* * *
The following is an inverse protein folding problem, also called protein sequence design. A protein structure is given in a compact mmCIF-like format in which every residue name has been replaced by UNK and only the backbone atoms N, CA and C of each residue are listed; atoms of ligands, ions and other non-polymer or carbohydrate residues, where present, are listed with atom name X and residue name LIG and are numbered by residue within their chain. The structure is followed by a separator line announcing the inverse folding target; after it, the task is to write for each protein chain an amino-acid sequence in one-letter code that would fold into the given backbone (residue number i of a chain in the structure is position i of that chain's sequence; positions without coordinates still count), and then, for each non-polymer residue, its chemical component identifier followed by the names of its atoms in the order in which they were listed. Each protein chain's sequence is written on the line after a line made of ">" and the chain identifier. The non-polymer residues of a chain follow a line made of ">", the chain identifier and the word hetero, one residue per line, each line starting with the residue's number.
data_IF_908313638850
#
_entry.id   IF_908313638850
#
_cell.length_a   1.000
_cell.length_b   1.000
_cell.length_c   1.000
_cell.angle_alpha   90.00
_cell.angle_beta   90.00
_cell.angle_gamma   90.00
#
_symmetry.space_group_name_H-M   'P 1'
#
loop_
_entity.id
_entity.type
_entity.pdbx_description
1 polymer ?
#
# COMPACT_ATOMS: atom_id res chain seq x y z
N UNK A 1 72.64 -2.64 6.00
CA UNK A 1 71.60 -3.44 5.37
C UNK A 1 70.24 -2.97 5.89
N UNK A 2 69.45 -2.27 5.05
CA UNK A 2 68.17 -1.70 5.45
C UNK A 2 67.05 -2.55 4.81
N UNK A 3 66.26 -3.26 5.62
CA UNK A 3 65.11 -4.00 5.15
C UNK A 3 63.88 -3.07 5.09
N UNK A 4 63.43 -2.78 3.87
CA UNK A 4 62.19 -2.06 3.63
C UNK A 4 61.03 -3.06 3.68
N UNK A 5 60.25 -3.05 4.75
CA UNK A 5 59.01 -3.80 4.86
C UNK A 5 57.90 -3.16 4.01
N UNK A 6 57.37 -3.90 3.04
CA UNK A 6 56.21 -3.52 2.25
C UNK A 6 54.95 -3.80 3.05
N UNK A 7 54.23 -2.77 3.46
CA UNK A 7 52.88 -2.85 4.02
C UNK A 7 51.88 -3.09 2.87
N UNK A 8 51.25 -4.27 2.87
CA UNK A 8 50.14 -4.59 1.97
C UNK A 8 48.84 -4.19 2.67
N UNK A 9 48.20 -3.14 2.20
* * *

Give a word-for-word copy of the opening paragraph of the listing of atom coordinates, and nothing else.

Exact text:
The following is an inverse protein folding problem, also called protein sequence design. A protein structure is given in a compact mmCIF-like format in which every residue name has been replaced by UNK and only the backbone atoms N, CA and C of each residue are listed; atoms of ligands, ions and other non-polymer or carbohydrate residues, where present, are listed with atom name X and residue name LIG and are numbered by residue within their chain. The structure is followed by a separator line announcing the inverse folding target; after it, the task is to write for each protein chain an amino-acid sequence in one-letter code that would fold into the given backbone (residue number i of a chain in the structure is position i of that chain's sequence; positions without coordinates still count), and then, for each non-polymer residue, its chemical component identifier followed by the names of its atoms in the order in which they were listed. Each protein chain's sequence is written on the line after a line made of ">" and the chain identifier. The non-polymer residues of a chain follow a line made of ">", the chain identifier and the word hetero, one residue per line, each line starting with the residue's number.